Canadian real estate is in the middle of a price correction, and single-family homes have been hit hardest. Canadian Real Estate Association (CREA) data shows single-family homes, which include detached and semi-detached units, saw prices fall sharply in November. Virtually every market is now off its all time high, with the worst performing down nearly $500,000 since peaking.
Canada’s National Real Estate Market Has Seen Prices Fall $172k
Canada’s single-family real estate market has been hard hit after years of frothy growth. A benchmark home fell to $794,000 in November, dropping 1.4% (-$10,900) in the month. Prices are now 17.8% (-$172,200) lower for the segment compared to the peak. The correction is now widespread across the country, with not one market still at the all-time high, and many much lower.
Canadian Real Estate Prices Are Down In Every Market
The benchmark price of a single-family home in Canada’s major real estate markets.
Source: CREA; Better Dwelling.
BC’s Single-Family Real Estate Market Is Falling Sharply
Single-family home prices fell in over 90 of single-family price indexes published by the industry. The largest drop in percentage points were Simcoe (-4.4%), Fredericton (-3.9%), and Lakelands (-3.0%). Shedding even a point in a single month is a big move, so these single-family home price declines are massive.
British Columbia (BC) real estate was slow to correct, but it’s making up for lost time. Single-family markets in the province made up the top largest price declines in dollar-terms. Greater Vancouver (-$35,6000), Fraser Valley (-$31,300), and Victoria (-$28,800) were at the bottom of the list for monthly performance. The rate for each of these markets was also larger than the national move.
Ontario Real Estate Has Seen The Worst Corrections From Peak
Ontario is home to the largest percentage point drop from peak in Canada. Single-family homes fell the most in Kitchener-Waterloo (-27.7%), Cambridge (-27.0%), and London-St. Thomas (-26.7%). All three of these markets have made declines large enough to be called a crash. Since they were all in pricey Ontario as well, the declines amount to at least $223,600 in lost equity.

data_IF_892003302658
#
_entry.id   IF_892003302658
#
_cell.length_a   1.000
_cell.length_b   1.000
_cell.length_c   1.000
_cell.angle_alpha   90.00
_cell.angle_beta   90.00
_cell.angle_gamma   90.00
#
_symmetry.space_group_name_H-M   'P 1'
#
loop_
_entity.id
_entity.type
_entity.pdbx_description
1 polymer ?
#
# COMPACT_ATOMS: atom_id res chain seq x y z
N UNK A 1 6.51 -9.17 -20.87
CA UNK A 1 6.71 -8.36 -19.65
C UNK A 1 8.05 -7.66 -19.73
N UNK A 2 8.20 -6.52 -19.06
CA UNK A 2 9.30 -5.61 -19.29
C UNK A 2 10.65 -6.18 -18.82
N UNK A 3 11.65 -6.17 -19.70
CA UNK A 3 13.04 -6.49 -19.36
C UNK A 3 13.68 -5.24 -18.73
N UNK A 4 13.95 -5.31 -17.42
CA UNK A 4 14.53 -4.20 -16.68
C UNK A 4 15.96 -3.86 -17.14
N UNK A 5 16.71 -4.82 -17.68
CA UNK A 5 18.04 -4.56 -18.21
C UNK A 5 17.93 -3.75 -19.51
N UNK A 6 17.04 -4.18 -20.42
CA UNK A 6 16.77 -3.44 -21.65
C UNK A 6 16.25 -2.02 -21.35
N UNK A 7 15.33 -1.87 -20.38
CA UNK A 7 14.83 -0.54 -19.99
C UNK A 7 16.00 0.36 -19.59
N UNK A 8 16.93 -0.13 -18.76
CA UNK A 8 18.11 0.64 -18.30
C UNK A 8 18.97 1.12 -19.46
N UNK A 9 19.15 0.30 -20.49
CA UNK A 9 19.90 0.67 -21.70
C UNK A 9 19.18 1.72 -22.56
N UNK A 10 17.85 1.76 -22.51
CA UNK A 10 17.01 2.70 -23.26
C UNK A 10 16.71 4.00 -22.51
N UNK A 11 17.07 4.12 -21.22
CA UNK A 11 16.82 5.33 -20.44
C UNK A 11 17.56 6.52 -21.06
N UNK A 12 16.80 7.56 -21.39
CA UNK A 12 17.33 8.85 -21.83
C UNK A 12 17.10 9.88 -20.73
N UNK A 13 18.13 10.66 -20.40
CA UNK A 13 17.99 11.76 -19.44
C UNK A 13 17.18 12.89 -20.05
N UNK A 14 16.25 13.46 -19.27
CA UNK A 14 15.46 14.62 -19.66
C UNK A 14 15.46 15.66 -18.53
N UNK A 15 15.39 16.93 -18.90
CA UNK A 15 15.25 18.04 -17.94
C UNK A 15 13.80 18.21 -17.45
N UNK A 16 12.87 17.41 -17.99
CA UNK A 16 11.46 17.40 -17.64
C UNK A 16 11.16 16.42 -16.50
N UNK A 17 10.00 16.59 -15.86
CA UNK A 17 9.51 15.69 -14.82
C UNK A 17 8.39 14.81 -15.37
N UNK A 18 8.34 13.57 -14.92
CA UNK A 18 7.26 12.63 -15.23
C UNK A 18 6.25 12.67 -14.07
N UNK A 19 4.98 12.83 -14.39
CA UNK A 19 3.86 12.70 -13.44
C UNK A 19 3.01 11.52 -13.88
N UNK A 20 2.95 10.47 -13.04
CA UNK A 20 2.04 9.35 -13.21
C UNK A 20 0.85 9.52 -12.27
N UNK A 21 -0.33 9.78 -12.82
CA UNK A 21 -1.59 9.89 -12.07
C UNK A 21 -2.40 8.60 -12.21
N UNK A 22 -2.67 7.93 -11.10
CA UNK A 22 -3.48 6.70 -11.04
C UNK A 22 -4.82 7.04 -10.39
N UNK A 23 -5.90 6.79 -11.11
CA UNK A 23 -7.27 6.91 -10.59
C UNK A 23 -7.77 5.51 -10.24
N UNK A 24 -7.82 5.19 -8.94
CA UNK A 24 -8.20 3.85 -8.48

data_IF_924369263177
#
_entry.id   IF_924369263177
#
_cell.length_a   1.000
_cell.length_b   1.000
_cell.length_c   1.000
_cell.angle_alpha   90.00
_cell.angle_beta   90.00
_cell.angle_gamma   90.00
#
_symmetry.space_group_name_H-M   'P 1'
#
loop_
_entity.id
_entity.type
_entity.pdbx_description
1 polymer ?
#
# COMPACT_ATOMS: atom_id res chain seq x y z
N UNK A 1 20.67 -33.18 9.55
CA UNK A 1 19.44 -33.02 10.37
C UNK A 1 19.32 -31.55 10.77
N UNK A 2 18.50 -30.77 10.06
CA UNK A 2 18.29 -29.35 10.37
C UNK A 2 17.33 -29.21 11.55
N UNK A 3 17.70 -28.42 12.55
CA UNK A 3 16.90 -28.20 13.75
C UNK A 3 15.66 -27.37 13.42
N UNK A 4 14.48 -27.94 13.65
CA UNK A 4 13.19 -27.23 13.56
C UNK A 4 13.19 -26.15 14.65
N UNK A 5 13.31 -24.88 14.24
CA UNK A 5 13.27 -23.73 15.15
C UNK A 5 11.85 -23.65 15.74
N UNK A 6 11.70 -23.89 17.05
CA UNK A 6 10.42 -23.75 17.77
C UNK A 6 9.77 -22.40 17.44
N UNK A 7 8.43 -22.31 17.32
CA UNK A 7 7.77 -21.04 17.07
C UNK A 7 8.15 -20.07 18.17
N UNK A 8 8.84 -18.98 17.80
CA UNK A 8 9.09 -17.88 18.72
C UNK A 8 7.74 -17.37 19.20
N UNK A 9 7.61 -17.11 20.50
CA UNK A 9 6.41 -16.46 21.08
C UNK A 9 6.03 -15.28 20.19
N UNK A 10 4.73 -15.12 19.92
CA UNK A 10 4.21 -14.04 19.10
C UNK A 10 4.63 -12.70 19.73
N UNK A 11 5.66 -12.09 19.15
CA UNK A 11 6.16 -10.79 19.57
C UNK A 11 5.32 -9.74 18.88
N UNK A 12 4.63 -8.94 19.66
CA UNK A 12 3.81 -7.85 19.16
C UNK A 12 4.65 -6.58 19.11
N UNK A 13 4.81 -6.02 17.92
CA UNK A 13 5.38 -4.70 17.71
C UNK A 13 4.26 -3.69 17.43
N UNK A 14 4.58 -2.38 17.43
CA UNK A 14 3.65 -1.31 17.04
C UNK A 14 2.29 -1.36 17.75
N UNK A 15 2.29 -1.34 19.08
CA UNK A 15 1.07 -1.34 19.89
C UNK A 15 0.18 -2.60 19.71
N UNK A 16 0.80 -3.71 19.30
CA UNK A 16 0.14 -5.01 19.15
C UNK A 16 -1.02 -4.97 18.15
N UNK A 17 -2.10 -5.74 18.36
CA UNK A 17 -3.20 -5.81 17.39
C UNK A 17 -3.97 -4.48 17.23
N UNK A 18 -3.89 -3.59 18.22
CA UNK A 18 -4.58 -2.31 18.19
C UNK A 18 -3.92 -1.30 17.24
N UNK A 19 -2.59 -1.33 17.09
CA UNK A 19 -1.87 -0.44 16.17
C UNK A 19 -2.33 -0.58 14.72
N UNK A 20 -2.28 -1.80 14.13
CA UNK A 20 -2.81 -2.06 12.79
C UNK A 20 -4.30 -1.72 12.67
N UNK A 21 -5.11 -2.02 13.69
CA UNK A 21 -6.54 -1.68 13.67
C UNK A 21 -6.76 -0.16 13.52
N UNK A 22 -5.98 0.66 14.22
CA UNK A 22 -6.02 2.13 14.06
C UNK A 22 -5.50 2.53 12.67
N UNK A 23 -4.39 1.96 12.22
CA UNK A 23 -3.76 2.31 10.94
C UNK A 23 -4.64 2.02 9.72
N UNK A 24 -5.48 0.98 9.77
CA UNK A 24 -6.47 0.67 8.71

Canadian Real Estate Prices From Peak ($)
The dollar value change of the benchmark price of a single-family home in Canada’s major real estate markets, from peak to November 2022.
Source: CREA; Better Dwelling.
Speaking of massive dollar declines, Ontario once again leads in this area from peak with BC putting up a fight. The biggest drop in dollar terms was Oakville-Milton (-$478,600), with single-family homes shedding a quarter of their value in just a few months. It was followed by Mississauga (-$376,000), and Fraser Valley (-$369,800).
Toronto single-family homes have seen the fourth largest price drop when measured in dollars. The benchmark price has dropped -20% since peaking, which is a drop of $320,200 in just nine months. That’s an average decline of $35.5k per month since February—and officially makes it enough to be considered a crash. Though the market as a whole is just a few points shy of being considered a total crash.
Canada’s single-family real estate markets have seen a sharp correction, but not far enough. At the national level, despite prices falling nearly a fifth of a million dollars, they’re only back to August 2021 levels. That should be an indication of just how out of whack the country’s real estate has been over the past few years.